Dr Steven Ratuva speaking during a symposium at the 12th PSIC, hosted by The University of the South Pacific
At a symposium titled Oceans and Nations, Failed States and the Environment in the Pacific, organised as part of the 12th Pacific Science Inter-Congress (PSIC), participants had the opportunity to engage in deliberations with experts on the topics of Environment, Climate Change, and Governance.
Senior Lecturer in Pacific Studies at the University of Auckland and former USP academic, Dr Steven Ratuva, through his presentation titled Reconceptualising the nexus between ‘fragility’ and (in)securitization: a critical appraisal of the Pacific situation encouraged discussion on the interpretation and usage of the term ‘failed states’.
“Noam Chomsky’s approach to the term in his book, Failed States, has changed the whole paradigm. He introduces the idea of America being a failed state, and that gives an entirely different view of the term,” he said.
He also introduced a measurement of failure for state governance, known as the failed state index, which questions exactly how the measurement of a state’s failure can be orchestrated, through a Western perspective. He said there are cultural complexities which needed to be considered, when using the terminology.
“They have failed to mention that some of the states which have a very good rating on the failed states index, have been having issues which go by unreported and unconsidered, for example ethnic riots in Sweden,” Dr Ratuva added.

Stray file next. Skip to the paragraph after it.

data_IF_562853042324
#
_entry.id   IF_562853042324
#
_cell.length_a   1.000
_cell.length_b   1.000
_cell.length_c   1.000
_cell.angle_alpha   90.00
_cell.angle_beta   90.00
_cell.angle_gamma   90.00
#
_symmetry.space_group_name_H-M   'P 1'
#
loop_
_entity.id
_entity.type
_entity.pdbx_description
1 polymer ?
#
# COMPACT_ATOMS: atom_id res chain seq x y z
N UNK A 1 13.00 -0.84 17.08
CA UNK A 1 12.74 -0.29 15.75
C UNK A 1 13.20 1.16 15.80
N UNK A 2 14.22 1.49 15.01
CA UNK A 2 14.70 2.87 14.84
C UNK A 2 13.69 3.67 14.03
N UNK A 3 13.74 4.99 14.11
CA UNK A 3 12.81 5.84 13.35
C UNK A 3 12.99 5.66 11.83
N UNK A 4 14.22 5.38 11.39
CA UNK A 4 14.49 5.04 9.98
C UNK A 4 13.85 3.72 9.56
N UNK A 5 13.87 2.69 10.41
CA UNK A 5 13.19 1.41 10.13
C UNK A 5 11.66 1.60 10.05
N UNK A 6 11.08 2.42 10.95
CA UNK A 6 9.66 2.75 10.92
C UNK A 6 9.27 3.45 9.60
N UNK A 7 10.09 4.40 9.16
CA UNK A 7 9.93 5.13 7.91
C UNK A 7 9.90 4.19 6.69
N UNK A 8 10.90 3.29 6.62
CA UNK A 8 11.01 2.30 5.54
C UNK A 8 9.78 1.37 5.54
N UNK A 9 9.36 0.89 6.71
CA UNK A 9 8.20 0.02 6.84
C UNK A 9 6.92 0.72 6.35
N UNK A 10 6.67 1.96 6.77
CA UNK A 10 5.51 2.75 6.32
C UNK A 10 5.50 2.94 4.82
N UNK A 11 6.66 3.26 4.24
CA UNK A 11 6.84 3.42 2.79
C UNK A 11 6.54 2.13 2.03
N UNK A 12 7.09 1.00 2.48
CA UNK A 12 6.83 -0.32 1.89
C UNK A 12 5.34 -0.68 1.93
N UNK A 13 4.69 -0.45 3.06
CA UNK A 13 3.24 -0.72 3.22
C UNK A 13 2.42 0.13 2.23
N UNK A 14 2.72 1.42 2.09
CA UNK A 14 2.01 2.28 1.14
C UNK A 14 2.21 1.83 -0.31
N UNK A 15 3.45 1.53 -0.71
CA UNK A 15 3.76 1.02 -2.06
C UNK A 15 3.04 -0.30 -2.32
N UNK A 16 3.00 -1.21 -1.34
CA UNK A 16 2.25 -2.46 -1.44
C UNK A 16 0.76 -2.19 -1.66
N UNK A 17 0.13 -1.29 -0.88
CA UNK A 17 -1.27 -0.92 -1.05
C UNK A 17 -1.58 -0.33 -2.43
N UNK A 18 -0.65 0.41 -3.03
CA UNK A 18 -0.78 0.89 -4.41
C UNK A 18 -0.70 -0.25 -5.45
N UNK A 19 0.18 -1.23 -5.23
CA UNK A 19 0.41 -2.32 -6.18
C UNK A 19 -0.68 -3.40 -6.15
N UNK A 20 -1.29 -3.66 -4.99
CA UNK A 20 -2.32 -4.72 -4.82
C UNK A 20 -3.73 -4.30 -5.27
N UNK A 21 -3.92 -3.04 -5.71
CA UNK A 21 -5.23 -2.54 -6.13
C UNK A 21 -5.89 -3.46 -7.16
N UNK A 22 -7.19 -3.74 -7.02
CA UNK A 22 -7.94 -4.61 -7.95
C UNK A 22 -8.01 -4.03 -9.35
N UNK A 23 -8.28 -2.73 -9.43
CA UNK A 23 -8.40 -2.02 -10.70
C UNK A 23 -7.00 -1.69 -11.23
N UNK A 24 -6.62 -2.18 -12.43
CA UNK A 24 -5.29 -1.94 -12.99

He also touched on the perspective of failed states in the Pacific due to the region’s label of ‘the arc of instability’, that have come about as a result of the wars, coups and riots which are reported by the media.
“So, the term, ‘failed states’ is a failed concept. There is a moral debate that is surrounding this term with insecurity being the key concept driving this” he said.
Participant and USP academic, Associate Professor Virginia Tilley commented on the way the term has been treated and the context in which it has been used. She gave the example of Solomon Islands, where RAMSI ( the Regional Assistance Mission to the Solomon Islands) had stepped in at the right time, just when the state was not being able to effectively control the situation.
Dr Ratuva said it depends on the usage and who uses it, indicating that the language used in any case, expresses sentiments and reflects on the ideology of the user.
The PSIC has seen intensive discussions over the past four days, and culminates in the closing ceremony on Friday, July 12, 2013, with the Pacific Science Association (PSA) Secretariat delivering the outcomes of the Inter-Congress.
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